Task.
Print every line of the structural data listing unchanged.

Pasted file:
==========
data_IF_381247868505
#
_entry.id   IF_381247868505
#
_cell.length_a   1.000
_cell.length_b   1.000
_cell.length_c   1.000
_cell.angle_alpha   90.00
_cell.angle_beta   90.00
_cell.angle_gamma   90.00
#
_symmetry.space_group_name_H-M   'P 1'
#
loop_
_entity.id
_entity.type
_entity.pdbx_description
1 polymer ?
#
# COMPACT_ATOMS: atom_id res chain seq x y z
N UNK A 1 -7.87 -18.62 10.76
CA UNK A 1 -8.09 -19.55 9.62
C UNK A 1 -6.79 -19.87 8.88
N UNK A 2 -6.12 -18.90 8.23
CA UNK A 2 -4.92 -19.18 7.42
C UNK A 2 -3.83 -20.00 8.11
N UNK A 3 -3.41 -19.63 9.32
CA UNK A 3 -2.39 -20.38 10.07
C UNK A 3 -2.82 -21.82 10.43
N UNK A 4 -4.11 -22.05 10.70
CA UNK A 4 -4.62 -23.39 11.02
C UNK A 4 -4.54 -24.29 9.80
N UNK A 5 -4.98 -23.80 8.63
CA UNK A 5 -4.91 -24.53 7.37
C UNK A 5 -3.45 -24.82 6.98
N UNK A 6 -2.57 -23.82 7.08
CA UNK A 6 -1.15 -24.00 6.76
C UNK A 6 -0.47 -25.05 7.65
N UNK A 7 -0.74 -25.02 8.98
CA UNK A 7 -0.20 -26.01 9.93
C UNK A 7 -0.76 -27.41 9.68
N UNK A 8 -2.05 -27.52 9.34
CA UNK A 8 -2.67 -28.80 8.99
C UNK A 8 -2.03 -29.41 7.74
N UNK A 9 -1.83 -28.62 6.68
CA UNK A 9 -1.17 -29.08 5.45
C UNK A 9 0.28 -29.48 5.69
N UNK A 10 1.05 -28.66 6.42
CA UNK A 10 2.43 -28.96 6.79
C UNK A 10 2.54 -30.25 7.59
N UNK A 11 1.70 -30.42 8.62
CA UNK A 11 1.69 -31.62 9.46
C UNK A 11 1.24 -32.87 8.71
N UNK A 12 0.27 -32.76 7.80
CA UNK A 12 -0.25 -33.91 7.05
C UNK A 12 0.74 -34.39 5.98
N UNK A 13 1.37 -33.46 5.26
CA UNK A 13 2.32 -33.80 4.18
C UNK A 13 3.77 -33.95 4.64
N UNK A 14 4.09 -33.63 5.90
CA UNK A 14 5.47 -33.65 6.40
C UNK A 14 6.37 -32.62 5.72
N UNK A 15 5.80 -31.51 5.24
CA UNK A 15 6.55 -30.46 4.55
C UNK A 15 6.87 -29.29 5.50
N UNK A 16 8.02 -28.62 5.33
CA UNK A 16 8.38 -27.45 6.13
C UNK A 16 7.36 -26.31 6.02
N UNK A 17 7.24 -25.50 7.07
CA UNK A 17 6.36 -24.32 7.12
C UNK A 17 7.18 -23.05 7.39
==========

data_IF_381247868505
#
_entry.id   IF_381247868505
#
_cell.length_a   1.000
_cell.length_b   1.000
_cell.length_c   1.000
_cell.angle_alpha   90.00
_cell.angle_beta   90.00
_cell.angle_gamma   90.00
#
_symmetry.space_group_name_H-M   'P 1'
#
loop_
_entity.id
_entity.type
_entity.pdbx_description
1 polymer ?
#
# COMPACT_ATOMS: atom_id res chain seq x y z
N UNK A 1 -7.87 -18.62 10.76
CA UNK A 1 -8.09 -19.55 9.62
C UNK A 1 -6.79 -19.87 8.88
N UNK A 2 -6.12 -18.90 8.23
CA UNK A 2 -4.92 -19.18 7.42
C UNK A 2 -3.83 -20.00 8.11
N UNK A 3 -3.41 -19.63 9.32
CA UNK A 3 -2.39 -20.38 10.07
C UNK A 3 -2.82 -21.82 10.43
N UNK A 4 -4.11 -22.05 10.70
CA UNK A 4 -4.62 -23.39 11.02
C UNK A 4 -4.54 -24.29 9.80
N UNK A 5 -4.98 -23.80 8.63
CA UNK A 5 -4.91 -24.53 7.37
C UNK A 5 -3.45 -24.82 6.98
N UNK A 6 -2.57 -23.82 7.08
CA UNK A 6 -1.15 -24.00 6.76
C UNK A 6 -0.47 -25.05 7.65
N UNK A 7 -0.74 -25.02 8.98
CA UNK A 7 -0.20 -26.01 9.93
C UNK A 7 -0.76 -27.41 9.68
N UNK A 8 -2.05 -27.52 9.34
CA UNK A 8 -2.67 -28.80 8.99
C UNK A 8 -2.03 -29.41 7.74
N UNK A 9 -1.83 -28.62 6.68
CA UNK A 9 -1.17 -29.08 5.45
C UNK A 9 0.28 -29.48 5.69
N UNK A 10 1.05 -28.66 6.42
CA UNK A 10 2.43 -28.96 6.79
C UNK A 10 2.54 -30.25 7.59
N UNK A 11 1.70 -30.42 8.62
CA UNK A 11 1.69 -31.62 9.46
C UNK A 11 1.24 -32.87 8.71
N UNK A 12 0.27 -32.76 7.80
CA UNK A 12 -0.25 -33.91 7.05
C UNK A 12 0.74 -34.39 5.98
N UNK A 13 1.37 -33.46 5.26
CA UNK A 13 2.32 -33.80 4.18
C UNK A 13 3.77 -33.95 4.64
N UNK A 14 4.09 -33.63 5.90
CA UNK A 14 5.47 -33.65 6.40
C UNK A 14 6.37 -32.62 5.72
N UNK A 15 5.80 -31.51 5.24
CA UNK A 15 6.55 -30.46 4.55
C UNK A 15 6.87 -29.29 5.50
N UNK A 16 8.02 -28.62 5.33
CA UNK A 16 8.38 -27.45 6.13
C UNK A 16 7.36 -26.31 6.02
N UNK A 17 7.24 -25.50 7.07
CA UNK A 17 6.36 -24.32 7.12
C UNK A 17 7.18 -23.05 7.39